The implications of speckle statistics on laser eye-safety considerations are evaluated. The concept of speckled speckle is introduced, and its statistics are shown to correspond to the <i>K</i><sub>0</sub> function. Speckled speckle is defined in terms of the retinal power density when the eye is viewing an optically rough surface that is illuminated by a laser beam diffused through a ground-glass screen—a situation corresponding to subjective speckle modulated by objective speckle. Extensive numerical results are developed relating the ratio of the average power density on the retina over the eye-damage level to the acceptable probability that speckle statistics will cause the damage level to be exceeded. For ordinary speckle and for speckled speckle, for a probability of 10<sup>−6</sup> (10<sup>−9</sup>) of exceeding the damage level, the average power densities must be 0.072 (0.048) and 0.017 (0.0079) of the damage level, respectively.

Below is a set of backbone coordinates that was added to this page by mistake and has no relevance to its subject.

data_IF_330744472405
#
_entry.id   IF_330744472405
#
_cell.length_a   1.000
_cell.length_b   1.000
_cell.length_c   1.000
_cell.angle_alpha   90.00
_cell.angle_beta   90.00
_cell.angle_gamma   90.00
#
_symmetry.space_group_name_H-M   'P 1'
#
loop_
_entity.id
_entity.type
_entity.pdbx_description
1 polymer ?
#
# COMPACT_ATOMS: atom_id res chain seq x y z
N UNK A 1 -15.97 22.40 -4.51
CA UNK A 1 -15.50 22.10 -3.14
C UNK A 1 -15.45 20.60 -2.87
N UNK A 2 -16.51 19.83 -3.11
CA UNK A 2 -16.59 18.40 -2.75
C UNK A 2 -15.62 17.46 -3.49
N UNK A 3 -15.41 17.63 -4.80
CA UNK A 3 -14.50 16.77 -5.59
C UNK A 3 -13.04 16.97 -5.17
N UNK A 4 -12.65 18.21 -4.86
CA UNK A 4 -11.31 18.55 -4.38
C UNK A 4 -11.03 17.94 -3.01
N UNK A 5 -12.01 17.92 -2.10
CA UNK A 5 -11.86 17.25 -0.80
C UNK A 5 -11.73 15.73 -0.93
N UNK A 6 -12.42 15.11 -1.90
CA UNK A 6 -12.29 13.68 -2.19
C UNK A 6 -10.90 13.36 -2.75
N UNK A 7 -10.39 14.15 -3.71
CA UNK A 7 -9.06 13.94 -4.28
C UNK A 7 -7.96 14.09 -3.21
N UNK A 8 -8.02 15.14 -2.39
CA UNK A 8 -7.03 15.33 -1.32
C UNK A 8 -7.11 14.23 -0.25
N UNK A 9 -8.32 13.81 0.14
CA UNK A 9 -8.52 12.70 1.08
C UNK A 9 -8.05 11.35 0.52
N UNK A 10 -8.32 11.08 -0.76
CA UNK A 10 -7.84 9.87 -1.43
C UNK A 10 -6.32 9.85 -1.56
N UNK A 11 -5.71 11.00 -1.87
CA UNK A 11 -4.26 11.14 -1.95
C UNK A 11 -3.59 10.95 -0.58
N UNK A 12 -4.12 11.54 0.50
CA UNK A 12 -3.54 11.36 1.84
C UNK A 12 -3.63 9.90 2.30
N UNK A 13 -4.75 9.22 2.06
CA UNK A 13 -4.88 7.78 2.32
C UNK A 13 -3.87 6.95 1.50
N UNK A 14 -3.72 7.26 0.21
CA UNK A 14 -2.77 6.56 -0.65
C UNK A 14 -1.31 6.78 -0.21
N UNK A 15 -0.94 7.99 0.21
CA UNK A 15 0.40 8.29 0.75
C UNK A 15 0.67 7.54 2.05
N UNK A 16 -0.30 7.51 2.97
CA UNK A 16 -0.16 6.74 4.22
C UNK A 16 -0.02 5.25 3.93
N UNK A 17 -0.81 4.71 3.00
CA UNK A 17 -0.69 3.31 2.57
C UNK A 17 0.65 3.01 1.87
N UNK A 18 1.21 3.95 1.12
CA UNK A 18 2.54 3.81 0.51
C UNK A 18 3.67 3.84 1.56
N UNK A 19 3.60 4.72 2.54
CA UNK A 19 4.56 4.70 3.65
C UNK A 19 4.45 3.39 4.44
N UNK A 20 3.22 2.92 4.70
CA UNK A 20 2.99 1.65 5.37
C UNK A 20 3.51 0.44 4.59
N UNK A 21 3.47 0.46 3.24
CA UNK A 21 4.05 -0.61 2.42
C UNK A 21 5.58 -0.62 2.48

© 1981 Optical Society of AmericaPDF Article